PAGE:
Staying current is imperative. Mine operators must routinely review their electrical safety plans, adjusting them based on live mine conditions. WA’s safety and health snapshot revealed that 28% of mine managers had not provided a written summary of responsibilities and duties concerning electrical safety. Additionally, 31% of entries in electrical logbooks were incomplete.

Industry leader Rio Tinto considers such practices unacceptable and is taking comprehensive measures to enhance electrical safety, including addressing arc flashes. Their priority is the elimination of risk, ensuring task and equipment-specific competency standards, and procedures for all electrical work. Rio Tinto conducts regular equipment inspections, provides specific electrical safety training to workers before they set foot on-site, and mandates training updates.

They have also established a framework in their electrical safety standard to minimize the risk of electrical incidents when incorporating new or modified equipment onto their sites. This includes clear guidelines on personal protective equipment (PPE) requirements and on-the-job vigilance.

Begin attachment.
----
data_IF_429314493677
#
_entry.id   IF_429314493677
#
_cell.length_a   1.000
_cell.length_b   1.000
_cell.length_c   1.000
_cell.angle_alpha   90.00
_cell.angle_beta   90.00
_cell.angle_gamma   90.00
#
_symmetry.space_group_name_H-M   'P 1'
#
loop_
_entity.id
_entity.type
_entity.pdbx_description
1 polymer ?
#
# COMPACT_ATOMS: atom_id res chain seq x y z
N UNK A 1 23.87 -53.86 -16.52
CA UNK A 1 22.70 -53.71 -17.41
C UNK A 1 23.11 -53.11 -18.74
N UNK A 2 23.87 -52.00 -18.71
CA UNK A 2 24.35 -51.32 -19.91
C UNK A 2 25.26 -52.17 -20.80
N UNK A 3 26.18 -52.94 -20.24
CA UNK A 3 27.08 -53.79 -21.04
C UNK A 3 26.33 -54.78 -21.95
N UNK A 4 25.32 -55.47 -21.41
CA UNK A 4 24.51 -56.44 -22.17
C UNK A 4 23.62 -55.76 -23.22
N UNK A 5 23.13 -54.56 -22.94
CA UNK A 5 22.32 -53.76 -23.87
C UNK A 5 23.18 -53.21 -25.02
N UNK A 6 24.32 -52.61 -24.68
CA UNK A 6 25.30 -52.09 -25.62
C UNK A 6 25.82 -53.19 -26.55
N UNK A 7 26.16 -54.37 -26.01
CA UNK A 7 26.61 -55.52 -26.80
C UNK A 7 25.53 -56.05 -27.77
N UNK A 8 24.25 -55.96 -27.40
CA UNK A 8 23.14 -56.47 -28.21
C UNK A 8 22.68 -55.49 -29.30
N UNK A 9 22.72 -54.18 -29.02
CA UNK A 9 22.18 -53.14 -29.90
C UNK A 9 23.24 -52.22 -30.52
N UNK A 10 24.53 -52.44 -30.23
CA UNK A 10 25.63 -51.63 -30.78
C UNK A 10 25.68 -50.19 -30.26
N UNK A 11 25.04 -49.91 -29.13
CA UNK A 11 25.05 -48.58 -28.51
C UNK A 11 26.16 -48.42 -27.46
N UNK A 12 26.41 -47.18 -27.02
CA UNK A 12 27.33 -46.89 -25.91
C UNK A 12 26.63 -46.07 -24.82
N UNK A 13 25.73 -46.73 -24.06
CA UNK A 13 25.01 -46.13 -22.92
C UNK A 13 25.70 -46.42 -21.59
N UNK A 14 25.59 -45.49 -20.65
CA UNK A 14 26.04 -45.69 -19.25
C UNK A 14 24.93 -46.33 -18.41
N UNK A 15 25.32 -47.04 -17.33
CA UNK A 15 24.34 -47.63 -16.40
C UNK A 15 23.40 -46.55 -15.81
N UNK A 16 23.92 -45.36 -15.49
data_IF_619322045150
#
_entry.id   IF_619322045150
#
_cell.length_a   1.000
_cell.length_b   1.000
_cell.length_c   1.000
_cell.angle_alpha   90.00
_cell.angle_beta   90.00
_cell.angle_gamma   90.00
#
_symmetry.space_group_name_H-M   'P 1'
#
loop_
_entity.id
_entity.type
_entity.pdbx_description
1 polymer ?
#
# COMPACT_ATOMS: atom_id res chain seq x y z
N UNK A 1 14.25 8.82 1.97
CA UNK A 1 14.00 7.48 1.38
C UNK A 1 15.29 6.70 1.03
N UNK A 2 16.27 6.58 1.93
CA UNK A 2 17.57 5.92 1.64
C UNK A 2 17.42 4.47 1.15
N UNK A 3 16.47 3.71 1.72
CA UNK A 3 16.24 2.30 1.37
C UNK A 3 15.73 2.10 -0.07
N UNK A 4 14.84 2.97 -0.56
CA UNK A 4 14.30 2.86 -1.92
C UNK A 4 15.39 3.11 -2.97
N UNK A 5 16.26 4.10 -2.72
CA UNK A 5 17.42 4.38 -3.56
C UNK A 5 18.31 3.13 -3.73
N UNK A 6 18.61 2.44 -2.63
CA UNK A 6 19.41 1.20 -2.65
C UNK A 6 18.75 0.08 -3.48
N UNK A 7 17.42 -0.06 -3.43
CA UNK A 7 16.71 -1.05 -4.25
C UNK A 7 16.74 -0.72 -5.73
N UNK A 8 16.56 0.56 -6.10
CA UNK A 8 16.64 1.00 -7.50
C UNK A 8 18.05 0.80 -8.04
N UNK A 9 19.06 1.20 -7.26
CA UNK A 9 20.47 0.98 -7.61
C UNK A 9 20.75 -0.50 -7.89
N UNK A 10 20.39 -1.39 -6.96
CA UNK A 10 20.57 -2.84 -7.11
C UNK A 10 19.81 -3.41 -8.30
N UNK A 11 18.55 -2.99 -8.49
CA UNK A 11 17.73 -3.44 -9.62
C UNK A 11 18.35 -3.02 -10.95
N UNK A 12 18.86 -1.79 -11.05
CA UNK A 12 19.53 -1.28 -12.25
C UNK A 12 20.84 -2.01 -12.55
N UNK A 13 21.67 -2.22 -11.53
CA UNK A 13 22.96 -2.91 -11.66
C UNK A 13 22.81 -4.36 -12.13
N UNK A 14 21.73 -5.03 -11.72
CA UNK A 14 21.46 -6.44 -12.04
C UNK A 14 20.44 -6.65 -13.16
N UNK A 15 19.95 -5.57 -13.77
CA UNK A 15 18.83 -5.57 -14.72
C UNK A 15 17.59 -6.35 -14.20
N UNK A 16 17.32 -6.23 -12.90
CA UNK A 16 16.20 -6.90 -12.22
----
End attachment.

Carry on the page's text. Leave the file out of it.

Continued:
Given that coal mines are particularly susceptible to electrical incidents, Glencore, another prominent miner, has implemented rigorous standards for assessing electrical incident risks before work commences. They continually monitor controls between check-ups, emphasizing PPE and ongoing electrical safety refresher courses.

In the bustling, noisy, and hot environment of mine sites, robust processes are essential to mitigate risk, demanding unity among all stakeholders. Hence, when it comes to electrical safety on mine sites, effective governance is pivotal to safeguarding workers, whether through mine operators’ actions or legislators’ readiness to adapt to an industry just beginning its journey into electrification.


Dust suppression is a critical issue in the world of mining and resources.

Learn more about GRT’s industry-leading and IoT-connected SMART Dosing Units, and discover how we’re driving better dust suppression solutions for all!

If you’d like to talk with an expert, simply contact us!

Your feedback is important to us. 

If you enjoyed reading this Global Road Technology industry update and found it informative, please let us know by leaving a REVIEW.